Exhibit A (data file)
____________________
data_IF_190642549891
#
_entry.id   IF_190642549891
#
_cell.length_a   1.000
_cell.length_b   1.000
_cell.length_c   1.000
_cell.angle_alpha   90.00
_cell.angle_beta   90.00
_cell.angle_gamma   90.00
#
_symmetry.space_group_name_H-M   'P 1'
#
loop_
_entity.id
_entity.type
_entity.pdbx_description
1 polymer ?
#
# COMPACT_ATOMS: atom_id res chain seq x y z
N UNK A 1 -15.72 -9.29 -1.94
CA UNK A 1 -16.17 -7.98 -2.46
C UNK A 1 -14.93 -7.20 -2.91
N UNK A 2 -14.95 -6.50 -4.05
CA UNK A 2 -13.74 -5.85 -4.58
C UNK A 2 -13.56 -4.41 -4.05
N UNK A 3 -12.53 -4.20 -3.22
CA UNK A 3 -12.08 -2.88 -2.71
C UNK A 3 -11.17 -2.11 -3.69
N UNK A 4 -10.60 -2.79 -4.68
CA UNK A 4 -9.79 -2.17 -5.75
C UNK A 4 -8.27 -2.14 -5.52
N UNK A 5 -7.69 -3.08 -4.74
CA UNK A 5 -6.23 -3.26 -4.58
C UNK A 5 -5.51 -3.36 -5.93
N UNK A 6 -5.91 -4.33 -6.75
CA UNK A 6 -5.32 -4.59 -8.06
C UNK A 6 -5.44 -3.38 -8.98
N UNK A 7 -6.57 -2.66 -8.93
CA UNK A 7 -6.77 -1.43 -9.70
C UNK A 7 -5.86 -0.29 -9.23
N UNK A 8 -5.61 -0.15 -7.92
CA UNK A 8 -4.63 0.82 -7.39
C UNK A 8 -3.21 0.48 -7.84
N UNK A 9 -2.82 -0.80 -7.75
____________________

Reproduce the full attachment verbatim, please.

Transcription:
data_IF_190642549891
#
_entry.id   IF_190642549891
#
_cell.length_a   1.000
_cell.length_b   1.000
_cell.length_c   1.000
_cell.angle_alpha   90.00
_cell.angle_beta   90.00
_cell.angle_gamma   90.00
#
_symmetry.space_group_name_H-M   'P 1'
#
loop_
_entity.id
_entity.type
_entity.pdbx_description
1 polymer ?
#
# COMPACT_ATOMS: atom_id res chain seq x y z
N UNK A 1 -15.72 -9.29 -1.94
CA UNK A 1 -16.17 -7.98 -2.46
C UNK A 1 -14.93 -7.20 -2.91
N UNK A 2 -14.95 -6.50 -4.05
CA UNK A 2 -13.74 -5.85 -4.58
C UNK A 2 -13.56 -4.41 -4.05
N UNK A 3 -12.53 -4.20 -3.22
CA UNK A 3 -12.08 -2.88 -2.71
C UNK A 3 -11.17 -2.11 -3.69
N UNK A 4 -10.60 -2.79 -4.68
CA UNK A 4 -9.79 -2.17 -5.75
C UNK A 4 -8.27 -2.14 -5.52
N UNK A 5 -7.69 -3.08 -4.74
CA UNK A 5 -6.23 -3.26 -4.58
C UNK A 5 -5.51 -3.36 -5.93
N UNK A 6 -5.91 -4.33 -6.75
CA UNK A 6 -5.32 -4.59 -8.06
C UNK A 6 -5.44 -3.38 -8.98
N UNK A 7 -6.57 -2.66 -8.93
CA UNK A 7 -6.77 -1.43 -9.70
C UNK A 7 -5.86 -0.29 -9.23
N UNK A 8 -5.61 -0.15 -7.92
CA UNK A 8 -4.63 0.82 -7.39
C UNK A 8 -3.21 0.48 -7.84
N UNK A 9 -2.82 -0.80 -7.75